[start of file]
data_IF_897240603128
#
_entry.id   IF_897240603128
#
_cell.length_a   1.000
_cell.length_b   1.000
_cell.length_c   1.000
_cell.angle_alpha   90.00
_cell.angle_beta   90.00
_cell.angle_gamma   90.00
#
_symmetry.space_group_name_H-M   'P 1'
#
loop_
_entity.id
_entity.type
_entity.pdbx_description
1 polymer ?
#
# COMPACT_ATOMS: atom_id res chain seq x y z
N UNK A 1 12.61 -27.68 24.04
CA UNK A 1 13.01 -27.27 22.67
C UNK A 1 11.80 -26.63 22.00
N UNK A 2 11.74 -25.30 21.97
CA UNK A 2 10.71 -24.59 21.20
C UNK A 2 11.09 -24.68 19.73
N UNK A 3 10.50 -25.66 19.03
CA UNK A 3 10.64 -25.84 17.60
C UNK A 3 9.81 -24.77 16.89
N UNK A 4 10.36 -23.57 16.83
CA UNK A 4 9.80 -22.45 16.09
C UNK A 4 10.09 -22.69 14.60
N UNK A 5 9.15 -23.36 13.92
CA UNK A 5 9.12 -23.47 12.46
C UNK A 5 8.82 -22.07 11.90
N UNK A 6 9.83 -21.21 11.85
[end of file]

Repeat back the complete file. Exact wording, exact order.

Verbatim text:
data_IF_897240603128
#
_entry.id   IF_897240603128
#
_cell.length_a   1.000
_cell.length_b   1.000
_cell.length_c   1.000
_cell.angle_alpha   90.00
_cell.angle_beta   90.00
_cell.angle_gamma   90.00
#
_symmetry.space_group_name_H-M   'P 1'
#
loop_
_entity.id
_entity.type
_entity.pdbx_description
1 polymer ?
#
# COMPACT_ATOMS: atom_id res chain seq x y z
N UNK A 1 12.61 -27.68 24.04
CA UNK A 1 13.01 -27.27 22.67
C UNK A 1 11.80 -26.63 22.00
N UNK A 2 11.74 -25.30 21.97
CA UNK A 2 10.71 -24.59 21.20
C UNK A 2 11.09 -24.68 19.73
N UNK A 3 10.50 -25.66 19.03
CA UNK A 3 10.64 -25.84 17.60
C UNK A 3 9.81 -24.77 16.89
N UNK A 4 10.36 -23.57 16.83
CA UNK A 4 9.80 -22.45 16.09
C UNK A 4 10.09 -22.69 14.60
N UNK A 5 9.15 -23.36 13.92
CA UNK A 5 9.12 -23.47 12.46
C UNK A 5 8.82 -22.07 11.90
N UNK A 6 9.83 -21.21 11.85